API Gateways: An Evolutionary Journey Through Past, Present, and Future

Brian Joe
Published on
April 16, 2024
Read time
Brian Joe
April 16, 2024

In this exploration, we dive into the evolution of the API Gateway. Our focus will be on its origins, its current state, and its potential future.

We propose that API Gateways are navigating through a phase of feature unbundling, which will soon usher in a wave of feature rebundling.

This transition promises to drive the industry toward a more sophisticated and versatile application of APIs. Read on to learn more about our predictions and schedule your demo to see how we’ve modernized API security.

First Generation: Designed for the Data Center

Back in the early 2000s API adoption was starting to gain momentum in the enterprise. This, of course, was before the cloud and most enterprises were still deploying racks of servers in data centers. As with any new technology, problems began to arise and API Gateways were developed to provide:

  1. Centralized Management: As the number and complexity of APIs grew, managing them individually became an overwhelming and error-prone task. Centralized management through API Gateways drastically simplified this process, reducing complexity, and minimizing potential errors. It ensures uniformity in dealing with different APIs and made it easier to enforce global policies and procedures, thereby improving overall application performance and efficiency.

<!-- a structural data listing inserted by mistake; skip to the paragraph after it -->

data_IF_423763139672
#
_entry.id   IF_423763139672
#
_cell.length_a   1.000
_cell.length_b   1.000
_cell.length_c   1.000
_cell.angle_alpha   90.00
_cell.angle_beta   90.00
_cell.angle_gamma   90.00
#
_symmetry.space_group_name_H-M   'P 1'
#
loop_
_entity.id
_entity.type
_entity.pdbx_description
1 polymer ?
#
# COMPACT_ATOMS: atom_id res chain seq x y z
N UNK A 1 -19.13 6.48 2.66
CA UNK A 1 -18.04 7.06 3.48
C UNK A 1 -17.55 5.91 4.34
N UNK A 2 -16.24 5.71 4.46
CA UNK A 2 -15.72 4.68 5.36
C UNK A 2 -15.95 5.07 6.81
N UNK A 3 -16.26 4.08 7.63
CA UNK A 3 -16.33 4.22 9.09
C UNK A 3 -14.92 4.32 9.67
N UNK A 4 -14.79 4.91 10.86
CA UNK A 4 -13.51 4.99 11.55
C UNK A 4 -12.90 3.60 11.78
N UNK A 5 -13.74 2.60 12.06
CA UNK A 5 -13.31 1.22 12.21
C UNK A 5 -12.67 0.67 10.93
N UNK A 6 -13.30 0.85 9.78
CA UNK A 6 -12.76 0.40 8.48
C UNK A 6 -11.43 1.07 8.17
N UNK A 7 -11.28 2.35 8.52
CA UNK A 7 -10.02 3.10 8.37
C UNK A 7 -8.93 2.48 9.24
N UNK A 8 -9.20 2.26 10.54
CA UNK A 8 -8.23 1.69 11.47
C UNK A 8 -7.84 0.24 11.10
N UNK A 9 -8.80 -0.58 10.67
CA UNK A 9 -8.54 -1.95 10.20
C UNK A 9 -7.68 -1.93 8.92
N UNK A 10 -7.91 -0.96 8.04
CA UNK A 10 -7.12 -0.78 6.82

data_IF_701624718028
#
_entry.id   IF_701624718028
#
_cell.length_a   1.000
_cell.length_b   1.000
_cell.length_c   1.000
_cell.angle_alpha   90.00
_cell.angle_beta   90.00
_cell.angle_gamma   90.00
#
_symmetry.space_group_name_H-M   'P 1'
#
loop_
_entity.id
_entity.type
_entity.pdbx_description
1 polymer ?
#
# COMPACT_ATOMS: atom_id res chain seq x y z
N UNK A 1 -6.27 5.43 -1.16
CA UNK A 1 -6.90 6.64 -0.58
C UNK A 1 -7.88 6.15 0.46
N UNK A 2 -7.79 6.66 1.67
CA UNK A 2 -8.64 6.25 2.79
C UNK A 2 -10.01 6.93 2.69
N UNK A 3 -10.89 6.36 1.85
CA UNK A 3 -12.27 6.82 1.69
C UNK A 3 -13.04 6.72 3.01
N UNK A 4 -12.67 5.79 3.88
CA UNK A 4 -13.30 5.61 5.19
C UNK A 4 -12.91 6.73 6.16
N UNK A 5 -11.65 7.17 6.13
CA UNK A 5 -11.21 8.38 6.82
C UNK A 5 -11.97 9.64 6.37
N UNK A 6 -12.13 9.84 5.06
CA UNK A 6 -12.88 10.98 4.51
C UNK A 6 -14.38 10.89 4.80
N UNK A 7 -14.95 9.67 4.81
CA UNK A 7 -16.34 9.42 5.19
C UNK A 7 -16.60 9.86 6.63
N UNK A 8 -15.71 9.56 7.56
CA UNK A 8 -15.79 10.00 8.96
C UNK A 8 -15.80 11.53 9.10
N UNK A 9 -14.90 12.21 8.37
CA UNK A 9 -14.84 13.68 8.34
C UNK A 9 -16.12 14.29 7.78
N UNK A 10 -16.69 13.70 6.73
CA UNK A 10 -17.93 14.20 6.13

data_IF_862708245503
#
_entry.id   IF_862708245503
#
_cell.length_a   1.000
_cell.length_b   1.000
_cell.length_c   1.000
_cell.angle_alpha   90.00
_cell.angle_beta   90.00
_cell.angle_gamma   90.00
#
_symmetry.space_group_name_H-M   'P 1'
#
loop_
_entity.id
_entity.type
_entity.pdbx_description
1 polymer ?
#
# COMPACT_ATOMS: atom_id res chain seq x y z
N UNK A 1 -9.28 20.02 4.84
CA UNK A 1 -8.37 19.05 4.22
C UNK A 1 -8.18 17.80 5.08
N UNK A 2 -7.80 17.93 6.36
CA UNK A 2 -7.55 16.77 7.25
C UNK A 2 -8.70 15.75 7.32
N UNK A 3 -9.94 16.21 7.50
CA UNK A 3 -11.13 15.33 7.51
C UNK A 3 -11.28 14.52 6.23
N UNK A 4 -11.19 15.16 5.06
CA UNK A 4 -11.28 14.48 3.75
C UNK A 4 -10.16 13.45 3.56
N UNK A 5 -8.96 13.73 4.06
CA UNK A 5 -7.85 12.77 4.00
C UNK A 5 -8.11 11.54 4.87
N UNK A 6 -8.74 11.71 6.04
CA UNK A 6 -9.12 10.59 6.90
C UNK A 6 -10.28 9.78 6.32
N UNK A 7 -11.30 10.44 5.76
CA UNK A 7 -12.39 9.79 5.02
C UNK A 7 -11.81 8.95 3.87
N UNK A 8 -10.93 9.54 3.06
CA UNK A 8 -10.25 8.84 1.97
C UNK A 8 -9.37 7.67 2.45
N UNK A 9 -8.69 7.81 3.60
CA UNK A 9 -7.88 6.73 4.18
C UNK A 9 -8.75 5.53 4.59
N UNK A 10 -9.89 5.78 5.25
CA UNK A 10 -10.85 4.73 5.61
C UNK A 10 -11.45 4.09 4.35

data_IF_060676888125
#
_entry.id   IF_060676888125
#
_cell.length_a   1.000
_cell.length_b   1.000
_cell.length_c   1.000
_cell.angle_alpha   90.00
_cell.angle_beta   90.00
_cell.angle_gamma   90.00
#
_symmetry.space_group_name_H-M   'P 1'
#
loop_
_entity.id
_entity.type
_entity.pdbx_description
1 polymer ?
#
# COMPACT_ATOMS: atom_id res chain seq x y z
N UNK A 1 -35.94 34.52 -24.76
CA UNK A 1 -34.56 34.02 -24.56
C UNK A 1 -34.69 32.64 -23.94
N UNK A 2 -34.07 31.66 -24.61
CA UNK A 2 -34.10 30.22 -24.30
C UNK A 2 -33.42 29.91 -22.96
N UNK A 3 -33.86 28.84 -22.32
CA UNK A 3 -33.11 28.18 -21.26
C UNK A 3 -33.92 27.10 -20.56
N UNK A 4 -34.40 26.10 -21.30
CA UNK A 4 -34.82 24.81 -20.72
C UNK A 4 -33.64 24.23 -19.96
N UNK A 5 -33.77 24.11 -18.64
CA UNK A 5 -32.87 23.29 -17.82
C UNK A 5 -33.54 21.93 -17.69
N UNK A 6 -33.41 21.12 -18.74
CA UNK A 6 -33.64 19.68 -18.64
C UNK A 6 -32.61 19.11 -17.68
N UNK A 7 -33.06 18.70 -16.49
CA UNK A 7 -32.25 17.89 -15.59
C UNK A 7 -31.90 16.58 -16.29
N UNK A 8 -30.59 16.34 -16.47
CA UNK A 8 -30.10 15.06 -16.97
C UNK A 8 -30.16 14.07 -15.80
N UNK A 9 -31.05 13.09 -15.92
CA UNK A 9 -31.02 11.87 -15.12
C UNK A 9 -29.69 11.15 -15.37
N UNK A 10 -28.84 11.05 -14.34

2. Load Balancing: With the number of services and users increasing, efficiently managing traffic became paramount to ensure optimal application performance. API Gateways managed load balancing across multiple APIs, efficiently distributing network traffic to prevent bottlenecks and ensure smooth operation. This prevented certain services from becoming overloaded, leading to latency issues and even system failures.
  3. Security:  APIs, being points of interaction between different services (often over public networks), can be vulnerable to numerous types of cyberattacks. API Gateways provided necessary security measures like authentication, encryption, and rate limiting, and protected against attacks such as SQL injection or DDoS.